High-A Salem: Trey Ball, LHP
Trey Ball just isn't putting things together for High-A Salem yet. Three of his nine starts feature more walks than strikeouts, with the most recent of those coming in his last start. Despite the limited pitch count and innings workload of the low minors, Ball has also allowed four runs or more in five of his nine starts. He's striking out just five batters per nine innings, and is allowing 1.3 homers per despite pitching at a level where homers are more often a dream than a reality: the average Carolina League hitter has a .362 slugging percentage, and there are just over two homers per game total there.
It's far too early to give up on Trey Ball. His teammate, Ty Buttrey, is just figuring things out at High-A, and he's 22 years old with just one more year of pro experience than Ball. Ball isn't exactly as old as his seasonal age suggests he is: this is his age-21 season, but he was born just says before the cutoff. If he was a few days younger -- not months, not weeks, but days -- Ball would be a High-A pitcher in his age-20 season taking his expected lumps. So, we can fudge it a little in our heads to make him that way, given it's essentially what he is.
Still, you'd like him to show you something, some sign that things are clicking even a little. He's only had one great start all year, in which he struck out five against two walks over six scoreless innings -- otherwise, it's been poor pitching and baby steps on the progress side. That all being said, to bring up Buttrey once more, he was a mess for all of 2014, and then seemed to learn from his mistakes to come out the other side a far superior pitcher, and more like the prospect the Sox drafted back in 2012. Maybe we won't see signs of progress for Ball, either, but one day, it'll just come together for him, and his struggles will seem far behind.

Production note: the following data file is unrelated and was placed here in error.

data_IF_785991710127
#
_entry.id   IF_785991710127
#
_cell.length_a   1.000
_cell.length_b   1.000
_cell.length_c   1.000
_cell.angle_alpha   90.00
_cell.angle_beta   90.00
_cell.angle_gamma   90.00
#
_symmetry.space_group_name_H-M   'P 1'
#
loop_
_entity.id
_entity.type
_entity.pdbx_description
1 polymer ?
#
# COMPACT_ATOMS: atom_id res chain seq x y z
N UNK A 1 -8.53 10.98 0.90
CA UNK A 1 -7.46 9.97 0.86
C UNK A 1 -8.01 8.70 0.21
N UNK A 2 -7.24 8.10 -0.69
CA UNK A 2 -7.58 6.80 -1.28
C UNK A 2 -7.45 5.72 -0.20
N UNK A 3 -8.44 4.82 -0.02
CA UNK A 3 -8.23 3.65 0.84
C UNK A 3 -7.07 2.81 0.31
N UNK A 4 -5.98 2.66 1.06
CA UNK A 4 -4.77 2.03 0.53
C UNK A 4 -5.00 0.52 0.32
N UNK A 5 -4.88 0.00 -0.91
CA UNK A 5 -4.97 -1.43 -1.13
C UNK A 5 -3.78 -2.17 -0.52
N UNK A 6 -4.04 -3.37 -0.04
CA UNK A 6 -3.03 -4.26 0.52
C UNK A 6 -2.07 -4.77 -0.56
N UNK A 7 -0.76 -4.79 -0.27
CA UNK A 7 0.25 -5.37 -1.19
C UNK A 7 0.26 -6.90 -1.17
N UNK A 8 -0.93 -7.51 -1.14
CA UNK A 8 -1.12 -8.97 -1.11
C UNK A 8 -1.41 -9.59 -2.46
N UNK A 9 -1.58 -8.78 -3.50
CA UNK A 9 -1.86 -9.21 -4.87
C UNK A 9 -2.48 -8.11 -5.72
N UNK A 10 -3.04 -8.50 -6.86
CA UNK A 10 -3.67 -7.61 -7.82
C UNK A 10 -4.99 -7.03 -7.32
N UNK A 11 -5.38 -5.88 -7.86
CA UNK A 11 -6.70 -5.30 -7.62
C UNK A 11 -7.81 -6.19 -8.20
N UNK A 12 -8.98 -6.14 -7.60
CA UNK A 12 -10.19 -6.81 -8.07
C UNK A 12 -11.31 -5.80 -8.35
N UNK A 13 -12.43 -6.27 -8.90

That's a dream until he makes it a reality, but it's not as unrealistic as it might sound. Non-elite pitching prospects, especially ones as raw as Ball, can be frustrating and sometimes look like they've never touched a baseball before. When it all comes together, and there is no reason yet to believe it won't, it will have been worth the wait. You know, in theory.
Triple-A Pawtucket: Dayan Diaz, RHP
Dayan Diaz has come somewhat out of nowhere. He was a 25-year-old pitching in High-A for the Red Sox last summer, and was only there despite breaking into the pros back in 2006 with the Astros thanks to arm injuries and early career control issues. He seems like a far different pitcher now, however, one who has a mid-90s fastball and a plus slider, and the control to do something with it. He solved Double-A easily enough between the end of 2014 and the start of 2015, and now finds himself at Triple-A Pawtucket.